- Fix: Auth Browser cookie expiration date invalid for non UK locales.
That’s everything for now. This is a big release and one which we are proud of internally, as it’s new ground for what’s achievable for a desktop application. It makes crawling at scale more accessible for the SEO community, and we hope you all like it.
As always, if you experience any problems with our latest update, then do let us know via support and we will help and resolve any issues.
We’re now starting work on version 10, where some long standing feature requests will be included. Thanks to everyone for all their patience, feedback, suggestions and continued support of Screaming Frog, it’s really appreciated.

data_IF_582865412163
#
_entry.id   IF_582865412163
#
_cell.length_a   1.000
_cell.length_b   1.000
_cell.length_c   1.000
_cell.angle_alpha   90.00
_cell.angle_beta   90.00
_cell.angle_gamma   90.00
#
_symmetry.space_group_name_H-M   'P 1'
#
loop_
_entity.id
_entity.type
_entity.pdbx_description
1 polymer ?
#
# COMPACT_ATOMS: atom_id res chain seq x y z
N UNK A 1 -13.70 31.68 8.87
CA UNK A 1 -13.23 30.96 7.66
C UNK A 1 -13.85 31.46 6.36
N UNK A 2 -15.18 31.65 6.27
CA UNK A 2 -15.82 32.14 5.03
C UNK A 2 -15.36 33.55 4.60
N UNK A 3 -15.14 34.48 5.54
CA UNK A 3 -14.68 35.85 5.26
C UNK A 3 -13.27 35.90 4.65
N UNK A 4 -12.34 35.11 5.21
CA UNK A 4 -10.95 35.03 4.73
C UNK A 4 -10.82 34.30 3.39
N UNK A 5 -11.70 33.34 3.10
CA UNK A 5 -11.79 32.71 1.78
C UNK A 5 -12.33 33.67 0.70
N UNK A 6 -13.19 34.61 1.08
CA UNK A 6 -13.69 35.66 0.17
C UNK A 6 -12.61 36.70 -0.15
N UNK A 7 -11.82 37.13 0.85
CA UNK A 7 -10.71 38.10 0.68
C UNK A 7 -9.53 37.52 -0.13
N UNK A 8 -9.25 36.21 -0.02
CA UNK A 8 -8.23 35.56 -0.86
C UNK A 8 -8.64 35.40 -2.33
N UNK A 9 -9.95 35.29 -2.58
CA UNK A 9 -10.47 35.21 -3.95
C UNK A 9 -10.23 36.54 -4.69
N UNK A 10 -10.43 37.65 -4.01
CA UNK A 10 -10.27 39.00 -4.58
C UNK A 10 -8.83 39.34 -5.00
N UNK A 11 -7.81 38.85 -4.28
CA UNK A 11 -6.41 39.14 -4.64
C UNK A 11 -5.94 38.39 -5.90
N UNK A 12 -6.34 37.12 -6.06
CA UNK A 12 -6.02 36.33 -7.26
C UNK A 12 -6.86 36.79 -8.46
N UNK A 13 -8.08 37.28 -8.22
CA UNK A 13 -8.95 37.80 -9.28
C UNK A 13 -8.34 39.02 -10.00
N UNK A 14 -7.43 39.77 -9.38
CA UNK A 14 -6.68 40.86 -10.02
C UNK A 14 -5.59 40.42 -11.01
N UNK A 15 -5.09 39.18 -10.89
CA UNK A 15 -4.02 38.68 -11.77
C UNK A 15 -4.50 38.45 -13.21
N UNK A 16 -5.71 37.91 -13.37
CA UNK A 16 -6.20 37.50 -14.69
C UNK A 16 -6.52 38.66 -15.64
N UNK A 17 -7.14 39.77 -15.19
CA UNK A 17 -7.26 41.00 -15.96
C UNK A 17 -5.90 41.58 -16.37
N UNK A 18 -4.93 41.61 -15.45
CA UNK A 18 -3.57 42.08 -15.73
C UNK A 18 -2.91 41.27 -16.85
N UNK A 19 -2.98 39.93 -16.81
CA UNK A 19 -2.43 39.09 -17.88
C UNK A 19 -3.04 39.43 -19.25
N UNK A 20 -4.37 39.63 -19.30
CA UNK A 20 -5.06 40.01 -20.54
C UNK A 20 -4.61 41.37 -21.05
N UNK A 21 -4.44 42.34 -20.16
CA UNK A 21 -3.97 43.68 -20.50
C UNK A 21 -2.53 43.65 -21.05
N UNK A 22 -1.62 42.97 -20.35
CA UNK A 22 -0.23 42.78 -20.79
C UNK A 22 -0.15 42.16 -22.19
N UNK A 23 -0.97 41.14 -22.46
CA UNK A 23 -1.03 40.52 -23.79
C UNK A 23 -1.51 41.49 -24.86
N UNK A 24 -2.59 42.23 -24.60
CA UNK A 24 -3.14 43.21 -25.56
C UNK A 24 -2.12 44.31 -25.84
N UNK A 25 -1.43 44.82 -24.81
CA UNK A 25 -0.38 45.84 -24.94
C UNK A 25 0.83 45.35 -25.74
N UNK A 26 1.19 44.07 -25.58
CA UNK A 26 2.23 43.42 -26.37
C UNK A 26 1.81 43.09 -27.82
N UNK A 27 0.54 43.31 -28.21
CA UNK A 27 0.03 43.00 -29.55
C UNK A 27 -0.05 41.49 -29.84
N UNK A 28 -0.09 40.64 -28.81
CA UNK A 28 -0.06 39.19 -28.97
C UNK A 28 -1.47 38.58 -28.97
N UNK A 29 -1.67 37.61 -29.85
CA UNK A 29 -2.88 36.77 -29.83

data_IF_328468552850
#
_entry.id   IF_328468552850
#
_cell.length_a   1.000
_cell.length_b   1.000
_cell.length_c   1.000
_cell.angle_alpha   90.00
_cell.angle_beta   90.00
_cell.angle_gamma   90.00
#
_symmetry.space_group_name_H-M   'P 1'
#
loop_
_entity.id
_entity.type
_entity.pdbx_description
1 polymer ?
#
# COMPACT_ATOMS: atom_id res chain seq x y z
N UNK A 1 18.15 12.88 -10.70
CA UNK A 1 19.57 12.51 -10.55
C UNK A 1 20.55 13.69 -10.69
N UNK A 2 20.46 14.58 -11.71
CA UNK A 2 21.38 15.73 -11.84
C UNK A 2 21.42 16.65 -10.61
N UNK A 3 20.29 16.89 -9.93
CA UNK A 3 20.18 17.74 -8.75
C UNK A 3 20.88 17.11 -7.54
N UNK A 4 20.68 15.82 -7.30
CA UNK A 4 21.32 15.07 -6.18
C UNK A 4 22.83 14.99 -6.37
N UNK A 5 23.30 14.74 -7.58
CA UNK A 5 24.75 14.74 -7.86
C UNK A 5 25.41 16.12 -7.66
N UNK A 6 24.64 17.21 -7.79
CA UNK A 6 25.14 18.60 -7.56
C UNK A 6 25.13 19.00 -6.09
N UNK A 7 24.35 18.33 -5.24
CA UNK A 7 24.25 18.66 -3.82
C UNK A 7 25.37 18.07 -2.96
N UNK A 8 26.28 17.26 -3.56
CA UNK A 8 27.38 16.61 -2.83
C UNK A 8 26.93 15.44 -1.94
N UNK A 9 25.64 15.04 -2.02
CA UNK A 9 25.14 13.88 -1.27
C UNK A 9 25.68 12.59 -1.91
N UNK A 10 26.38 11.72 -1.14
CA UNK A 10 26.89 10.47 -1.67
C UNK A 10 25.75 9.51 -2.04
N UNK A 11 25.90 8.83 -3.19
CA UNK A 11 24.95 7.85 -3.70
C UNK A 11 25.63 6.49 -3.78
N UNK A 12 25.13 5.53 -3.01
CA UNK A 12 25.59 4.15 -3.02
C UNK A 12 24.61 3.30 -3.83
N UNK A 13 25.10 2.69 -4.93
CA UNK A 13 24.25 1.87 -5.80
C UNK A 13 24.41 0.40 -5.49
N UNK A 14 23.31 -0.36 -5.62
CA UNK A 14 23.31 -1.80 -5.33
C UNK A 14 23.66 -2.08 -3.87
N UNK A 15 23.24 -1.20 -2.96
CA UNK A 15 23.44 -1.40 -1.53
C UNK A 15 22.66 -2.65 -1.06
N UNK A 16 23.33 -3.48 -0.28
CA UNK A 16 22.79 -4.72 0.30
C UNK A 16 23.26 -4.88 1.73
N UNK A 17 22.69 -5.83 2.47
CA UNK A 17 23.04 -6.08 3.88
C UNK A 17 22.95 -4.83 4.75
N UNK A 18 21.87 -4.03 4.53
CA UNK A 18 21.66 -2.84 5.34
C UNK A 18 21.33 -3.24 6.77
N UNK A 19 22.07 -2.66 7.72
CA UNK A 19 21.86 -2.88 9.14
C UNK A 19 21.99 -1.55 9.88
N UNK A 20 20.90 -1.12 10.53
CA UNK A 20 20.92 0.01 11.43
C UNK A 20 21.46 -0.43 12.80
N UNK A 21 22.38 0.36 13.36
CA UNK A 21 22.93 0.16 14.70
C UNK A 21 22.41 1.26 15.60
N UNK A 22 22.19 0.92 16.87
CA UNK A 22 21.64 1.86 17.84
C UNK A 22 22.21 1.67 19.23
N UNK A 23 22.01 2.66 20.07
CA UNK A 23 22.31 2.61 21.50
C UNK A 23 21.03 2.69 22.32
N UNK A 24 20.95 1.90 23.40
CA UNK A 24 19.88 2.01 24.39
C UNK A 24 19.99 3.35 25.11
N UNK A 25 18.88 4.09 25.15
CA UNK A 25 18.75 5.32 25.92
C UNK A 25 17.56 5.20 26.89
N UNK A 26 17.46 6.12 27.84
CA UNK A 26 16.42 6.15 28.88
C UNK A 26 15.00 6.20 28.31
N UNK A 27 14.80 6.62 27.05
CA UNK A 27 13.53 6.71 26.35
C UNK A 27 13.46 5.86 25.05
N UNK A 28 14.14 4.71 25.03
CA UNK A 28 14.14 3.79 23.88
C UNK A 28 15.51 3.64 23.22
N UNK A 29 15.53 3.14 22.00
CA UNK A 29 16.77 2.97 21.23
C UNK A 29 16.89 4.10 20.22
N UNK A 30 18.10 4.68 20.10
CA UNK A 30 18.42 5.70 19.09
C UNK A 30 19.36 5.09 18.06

Now, please go and download version 9.0 of the Screaming Frog SEO Spider and let us know your thoughts.
Small Update – Version 9.1 Released 8th March 2018
We have just released a small update to version 9.1 of the SEO Spider. This release is mainly bug fixes and small improvements –
- Monitor disk usage on user configured database directory, rather than home directory. Thanks to Mike King, for that one!
- Stop monitoring disk usage in Memory Storage Mode.
- Make sitemap reading support utf-16.
- Fix crash using Google Analytics in Database Storage mode.
- Fix issue with depth stats not displaying when loading in a saved crawl.
- Fix crash when viewing Inlinks in the lower window pane.
- Fix crash in Custom Extraction when using xPath.
- Fix crash when embedded browser initialisation fails.
- Fix crash importing crawl in Database Storage Mode.
- Fix crash when sorting/searching main master view.
- Fix crash when editing custom robots.txt.
- Fix jerky scrolling in View Source tab.
- Fix crash when searching in View Source tab.